With the help of government-issued pamphlets, an elderly British couple build a shelter and prepare for an impending nuclear attack, unaware that times and the nature of war have changed ... See full summary »
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From out of the Shadow of 'Fireflies' and 'Gen'...
After reviewing 'Grave of the Fireflies' (1988) and the 'Barefoot Gen' films (1983 and 1986), I am reviewing the 1991 film 'Who's Left Behind?
Kayoko's Diary'. Now the film has had a limited release outside of
its native Japan and is only available in its original Japanese format. I am composing this review to the best of what I know from watching the film on YouTube with the obvious limitations of not being able to understand written or conversational Japanese.
The film focuses on 6 year old Kayoko who lives in Tokyo with her parents Otokichi and Yoshi, her Grandmother and older brothers Tadayoshi, Takejiro and Kisaburo. Kisaburo is particularly close to Kayoko and they remain strong allies throughout the film despite the occasional torments that Kayoko's brothers subject her to. The fact that Kayoko is the first and only girl to be born into the Nakane family is the main reason why her brothers sometimes torment her.
The time period begins in 1940 and gradually progresses to the Tokyo fire-bombing on March 9th-10th 1945. At first, the impending threat of World War 2 is the least of Kayoko's worries as she has enough trouble fitting in at school and home as she gets upset and intimidated very easily, causing great embarrassment to herself and her family.
As time goes by, the threat of War increases and so do Kayoko's responsibilities as her mother becomes pregnant with her 5th child around about 1941 or 1942. This means another brother named Konosuke for Kayoko so she handles the responsibilities of being an older sibling reasonably well apart from nearly losing Konosuke because she is distracted spending time with her friends.
The War soon takes precedence over everything else that once mattered as the Nakane family regularly show their support for the Great Japanese Empire and donate several of their most treasured possessions to help with the War effort. Indeed, by about 1943 or 1944, Kayoko is evacuated into the countryside of rural Numazu to go and live with her Aunt and has to leave her entire family behind.
Kayoko's evacuation proves well-timed as the film grows ever more darker in tone as the War situation rapidly turns against Japan and in favour of the invading American Armed Forces. Kayoko is already homesick enough as it is and regularly writes to her family back in Tokyo but the worst is still yet to come and all that she has been through up until now pales into insignificance by comparison as soon as 1945 comes along.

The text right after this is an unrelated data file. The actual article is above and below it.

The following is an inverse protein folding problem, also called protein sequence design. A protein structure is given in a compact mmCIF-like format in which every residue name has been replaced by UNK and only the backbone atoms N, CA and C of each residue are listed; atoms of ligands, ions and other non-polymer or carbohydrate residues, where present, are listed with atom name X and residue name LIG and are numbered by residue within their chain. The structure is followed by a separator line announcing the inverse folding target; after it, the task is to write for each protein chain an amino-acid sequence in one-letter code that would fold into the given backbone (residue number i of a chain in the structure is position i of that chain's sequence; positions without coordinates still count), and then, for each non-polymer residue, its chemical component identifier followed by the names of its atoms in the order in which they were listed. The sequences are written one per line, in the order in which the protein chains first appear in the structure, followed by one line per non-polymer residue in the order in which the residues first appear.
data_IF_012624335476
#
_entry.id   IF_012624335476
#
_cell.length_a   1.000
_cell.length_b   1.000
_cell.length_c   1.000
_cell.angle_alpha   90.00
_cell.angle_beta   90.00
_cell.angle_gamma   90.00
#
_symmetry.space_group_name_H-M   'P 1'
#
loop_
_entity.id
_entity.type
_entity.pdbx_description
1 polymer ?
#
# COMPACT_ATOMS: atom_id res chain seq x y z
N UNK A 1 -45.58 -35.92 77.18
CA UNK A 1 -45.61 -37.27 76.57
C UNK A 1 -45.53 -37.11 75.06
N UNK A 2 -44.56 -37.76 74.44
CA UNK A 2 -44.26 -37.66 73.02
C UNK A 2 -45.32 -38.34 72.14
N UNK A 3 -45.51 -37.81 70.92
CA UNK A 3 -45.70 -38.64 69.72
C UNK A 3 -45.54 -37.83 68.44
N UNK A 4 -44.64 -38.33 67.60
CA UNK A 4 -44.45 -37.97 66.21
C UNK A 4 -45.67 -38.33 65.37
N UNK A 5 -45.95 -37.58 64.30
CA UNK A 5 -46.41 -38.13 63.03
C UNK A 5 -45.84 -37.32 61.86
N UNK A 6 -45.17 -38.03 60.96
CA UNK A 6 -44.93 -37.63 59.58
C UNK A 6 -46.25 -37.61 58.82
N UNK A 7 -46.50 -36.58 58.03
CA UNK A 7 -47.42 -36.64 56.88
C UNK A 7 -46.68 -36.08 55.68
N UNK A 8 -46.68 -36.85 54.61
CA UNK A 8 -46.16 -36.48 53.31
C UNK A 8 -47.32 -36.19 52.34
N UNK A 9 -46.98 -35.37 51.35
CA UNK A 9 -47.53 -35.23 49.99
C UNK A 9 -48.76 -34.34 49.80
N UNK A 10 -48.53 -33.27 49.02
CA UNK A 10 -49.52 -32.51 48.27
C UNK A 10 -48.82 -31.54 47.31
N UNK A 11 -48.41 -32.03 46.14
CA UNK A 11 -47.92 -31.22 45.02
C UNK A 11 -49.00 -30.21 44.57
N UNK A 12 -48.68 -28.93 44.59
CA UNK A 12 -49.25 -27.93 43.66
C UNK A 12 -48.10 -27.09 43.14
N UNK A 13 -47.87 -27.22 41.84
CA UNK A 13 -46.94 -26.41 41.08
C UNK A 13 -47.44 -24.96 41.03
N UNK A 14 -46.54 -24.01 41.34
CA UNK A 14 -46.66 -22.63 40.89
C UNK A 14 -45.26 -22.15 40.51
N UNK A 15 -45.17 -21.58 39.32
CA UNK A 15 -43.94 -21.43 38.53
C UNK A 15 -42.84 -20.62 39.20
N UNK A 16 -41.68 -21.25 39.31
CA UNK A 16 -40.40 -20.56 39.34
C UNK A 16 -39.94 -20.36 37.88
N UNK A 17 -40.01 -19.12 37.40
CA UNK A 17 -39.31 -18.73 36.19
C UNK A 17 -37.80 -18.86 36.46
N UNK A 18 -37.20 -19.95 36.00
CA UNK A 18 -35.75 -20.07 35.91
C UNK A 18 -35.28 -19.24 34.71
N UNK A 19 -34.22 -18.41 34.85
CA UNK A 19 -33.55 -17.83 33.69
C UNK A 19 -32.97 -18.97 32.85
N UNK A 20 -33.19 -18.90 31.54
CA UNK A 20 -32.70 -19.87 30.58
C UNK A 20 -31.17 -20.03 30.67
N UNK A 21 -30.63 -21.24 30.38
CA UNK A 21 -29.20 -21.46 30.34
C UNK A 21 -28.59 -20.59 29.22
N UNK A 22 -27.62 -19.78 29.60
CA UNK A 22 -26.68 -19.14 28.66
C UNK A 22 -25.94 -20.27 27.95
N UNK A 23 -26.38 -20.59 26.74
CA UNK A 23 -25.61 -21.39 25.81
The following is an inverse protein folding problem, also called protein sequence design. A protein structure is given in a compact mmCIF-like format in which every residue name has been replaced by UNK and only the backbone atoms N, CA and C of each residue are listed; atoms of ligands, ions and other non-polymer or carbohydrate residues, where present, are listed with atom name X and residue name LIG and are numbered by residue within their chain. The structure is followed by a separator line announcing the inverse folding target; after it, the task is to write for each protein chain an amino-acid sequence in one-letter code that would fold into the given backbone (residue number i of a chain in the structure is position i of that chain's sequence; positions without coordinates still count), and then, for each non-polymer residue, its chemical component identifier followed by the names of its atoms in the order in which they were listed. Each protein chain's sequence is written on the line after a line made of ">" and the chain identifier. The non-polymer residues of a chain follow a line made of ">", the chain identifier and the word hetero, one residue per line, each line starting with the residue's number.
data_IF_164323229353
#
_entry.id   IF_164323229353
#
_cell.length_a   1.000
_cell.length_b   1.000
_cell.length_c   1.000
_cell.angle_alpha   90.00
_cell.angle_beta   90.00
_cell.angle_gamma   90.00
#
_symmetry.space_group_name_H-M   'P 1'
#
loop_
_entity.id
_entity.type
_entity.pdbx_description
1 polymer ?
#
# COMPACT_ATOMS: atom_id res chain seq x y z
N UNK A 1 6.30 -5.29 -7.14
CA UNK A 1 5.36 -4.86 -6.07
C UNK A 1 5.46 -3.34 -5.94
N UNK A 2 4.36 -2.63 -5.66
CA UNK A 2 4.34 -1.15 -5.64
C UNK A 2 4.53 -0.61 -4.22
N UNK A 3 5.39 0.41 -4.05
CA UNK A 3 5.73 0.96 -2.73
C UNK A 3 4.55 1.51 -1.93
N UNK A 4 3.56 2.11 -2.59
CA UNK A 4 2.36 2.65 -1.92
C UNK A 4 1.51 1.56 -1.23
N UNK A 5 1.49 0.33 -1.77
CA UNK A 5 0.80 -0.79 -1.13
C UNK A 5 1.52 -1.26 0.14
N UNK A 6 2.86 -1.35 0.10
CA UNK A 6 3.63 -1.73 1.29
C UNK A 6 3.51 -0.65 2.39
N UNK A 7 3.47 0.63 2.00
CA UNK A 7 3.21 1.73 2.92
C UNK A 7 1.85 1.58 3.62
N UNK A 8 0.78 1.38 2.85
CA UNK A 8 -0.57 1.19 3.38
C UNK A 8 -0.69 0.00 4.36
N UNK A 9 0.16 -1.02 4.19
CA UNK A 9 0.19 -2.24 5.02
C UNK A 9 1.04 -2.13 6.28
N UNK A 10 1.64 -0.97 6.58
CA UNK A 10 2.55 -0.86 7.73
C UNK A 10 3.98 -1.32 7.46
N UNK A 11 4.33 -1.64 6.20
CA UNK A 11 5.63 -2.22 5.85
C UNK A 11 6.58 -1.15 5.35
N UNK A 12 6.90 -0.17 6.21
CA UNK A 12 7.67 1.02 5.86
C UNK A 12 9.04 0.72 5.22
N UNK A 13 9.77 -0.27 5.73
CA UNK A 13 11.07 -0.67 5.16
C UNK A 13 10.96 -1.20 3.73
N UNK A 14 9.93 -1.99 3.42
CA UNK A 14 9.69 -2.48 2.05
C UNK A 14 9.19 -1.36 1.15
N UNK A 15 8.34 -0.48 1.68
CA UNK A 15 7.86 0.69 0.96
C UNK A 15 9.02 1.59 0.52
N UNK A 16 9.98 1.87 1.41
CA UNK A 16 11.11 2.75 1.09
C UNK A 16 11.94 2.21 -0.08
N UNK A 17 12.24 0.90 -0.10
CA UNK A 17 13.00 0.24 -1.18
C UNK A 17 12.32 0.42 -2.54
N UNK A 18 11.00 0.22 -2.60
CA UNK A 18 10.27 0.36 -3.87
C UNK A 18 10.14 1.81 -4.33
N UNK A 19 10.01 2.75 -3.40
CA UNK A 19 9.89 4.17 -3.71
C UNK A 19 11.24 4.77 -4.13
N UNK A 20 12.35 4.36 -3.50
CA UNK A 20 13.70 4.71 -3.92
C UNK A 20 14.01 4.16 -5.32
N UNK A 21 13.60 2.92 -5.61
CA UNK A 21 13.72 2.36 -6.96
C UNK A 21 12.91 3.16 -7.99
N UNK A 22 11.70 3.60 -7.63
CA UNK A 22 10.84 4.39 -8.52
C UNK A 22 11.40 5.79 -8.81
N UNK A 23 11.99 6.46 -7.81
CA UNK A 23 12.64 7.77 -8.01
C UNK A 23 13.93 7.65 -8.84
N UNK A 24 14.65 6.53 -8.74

The first sign of how much the situation has deteriorated comes when Kayoko, her Aunt and all their neighbours retreat into the forests for cover as a fleet of American B-29 Super-fortress bombers fly overhead. As soon as Kayoko realises the American bombers are flying towards Tokyo, her heart immediately goes out for her family and wonders with a great sense of dread what is going to happen to them. Not long after this, Kayoko narrowly escapes being shot by a low-flying P-51 Mustang but a soldier on his bicycle is not so lucky. Kayoko then receives a visit from the injured Kisaburo who has come to tell her of the devastating fire-bomb attack on Tokyo and what it means for him and his sister. The now 11 year old Kayoko and her Aunt subsequently return to Tokyo and stay in a bunker on the outskirts of the destroyed city. At this point Kayoko realises the full extent of how lucky she was to be evacuated.
Overall, the film proves to be worth far more than its limited release outside of Japan suggests. It does take a while to properly get going in terms of emphasising just how devastating the effects of War can be, and certainly much longer than 'Grave of the Fireflies' and 'Barefoot Gen' but still does an effective job of proving such a point. The animation quality definitely benefits from being nearly a decade more up to date than the first 'Barefoot Gen' but is still not quite up to Studio Ghibli's standards. Because the film attempts to cram just over half a decade into 90 minutes, much of the focus is on Kayoko and her family trying to go about their everyday lives whilst supporting the War effort as much as they can right up until the evacuation scene. This proves rather poignant as well as an ominous sign of the terrible things to come as Kisaburo runs for a great distance alongside the passenger train on which Kayoko is travelling to Numazu, trying to say a lot more than just a long goodbye.
The fact that the film is relatively slow for the most part actually works in its favour as it serves to show how much Kayoko grows and matures as a person over time. For instance, when Kayoko wakes up in the aforementioned bunker, she bumps her head on the low ceiling and simply rubs it with no fuss. This is a significant change from the early stages of the film where Kayoko cries like a baby over simple things. It is when Konosuke is born when Kayoko's maturity starts to gradually develop as she is now no longer the youngest child of the family even if she remains the only daughter.
On the whole, if you have already seen 'Grave of the Fireflies' and the 'Barefoot Gen' films then this film will just feel like repetition and the lack of subtitles and translation will further put-off a non-Japanese audience. However given the chance, the audience will find the gradual progression to the outbreak of War on the civilian side of Japan in this film a much more refreshing approach than those of it's 1980's counterparts. As if this film is not already hard enough to find there is also an even rarer remake made in 2005 to look out for.
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